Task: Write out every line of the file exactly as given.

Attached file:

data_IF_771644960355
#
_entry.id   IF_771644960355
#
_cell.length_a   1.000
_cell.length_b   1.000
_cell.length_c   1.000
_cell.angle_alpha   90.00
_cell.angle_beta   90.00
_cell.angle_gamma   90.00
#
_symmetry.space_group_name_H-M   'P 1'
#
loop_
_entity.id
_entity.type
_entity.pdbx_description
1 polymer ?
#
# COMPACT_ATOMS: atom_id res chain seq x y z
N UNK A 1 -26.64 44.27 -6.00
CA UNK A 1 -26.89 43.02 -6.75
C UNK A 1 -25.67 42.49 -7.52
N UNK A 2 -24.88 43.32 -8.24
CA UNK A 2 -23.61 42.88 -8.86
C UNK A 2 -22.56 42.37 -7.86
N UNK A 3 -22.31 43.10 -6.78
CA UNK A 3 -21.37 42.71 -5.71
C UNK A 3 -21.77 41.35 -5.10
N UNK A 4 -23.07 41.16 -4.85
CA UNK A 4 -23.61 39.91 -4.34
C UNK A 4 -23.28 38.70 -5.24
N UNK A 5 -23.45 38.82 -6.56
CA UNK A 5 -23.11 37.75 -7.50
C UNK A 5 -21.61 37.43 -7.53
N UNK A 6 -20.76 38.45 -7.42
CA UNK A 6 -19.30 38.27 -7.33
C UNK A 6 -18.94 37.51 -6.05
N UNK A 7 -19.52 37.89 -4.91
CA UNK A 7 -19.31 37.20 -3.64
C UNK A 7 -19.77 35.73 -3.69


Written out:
data_IF_771644960355
#
_entry.id   IF_771644960355
#
_cell.length_a   1.000
_cell.length_b   1.000
_cell.length_c   1.000
_cell.angle_alpha   90.00
_cell.angle_beta   90.00
_cell.angle_gamma   90.00
#
_symmetry.space_group_name_H-M   'P 1'
#
loop_
_entity.id
_entity.type
_entity.pdbx_description
1 polymer ?
#
# COMPACT_ATOMS: atom_id res chain seq x y z
N UNK A 1 -26.64 44.27 -6.00
CA UNK A 1 -26.89 43.02 -6.75
C UNK A 1 -25.67 42.49 -7.52
N UNK A 2 -24.88 43.32 -8.24
CA UNK A 2 -23.61 42.88 -8.86
C UNK A 2 -22.56 42.37 -7.86
N UNK A 3 -22.31 43.10 -6.78
CA UNK A 3 -21.37 42.71 -5.71
C UNK A 3 -21.77 41.35 -5.10
N UNK A 4 -23.07 41.16 -4.85
CA UNK A 4 -23.61 39.91 -4.34
C UNK A 4 -23.28 38.70 -5.24
N UNK A 5 -23.45 38.82 -6.56
CA UNK A 5 -23.11 37.75 -7.50
C UNK A 5 -21.61 37.43 -7.53
N UNK A 6 -20.76 38.45 -7.42
CA UNK A 6 -19.30 38.27 -7.33
C UNK A 6 -18.94 37.51 -6.05
N UNK A 7 -19.52 37.89 -4.91
CA UNK A 7 -19.31 37.20 -3.64
C UNK A 7 -19.77 35.73 -3.69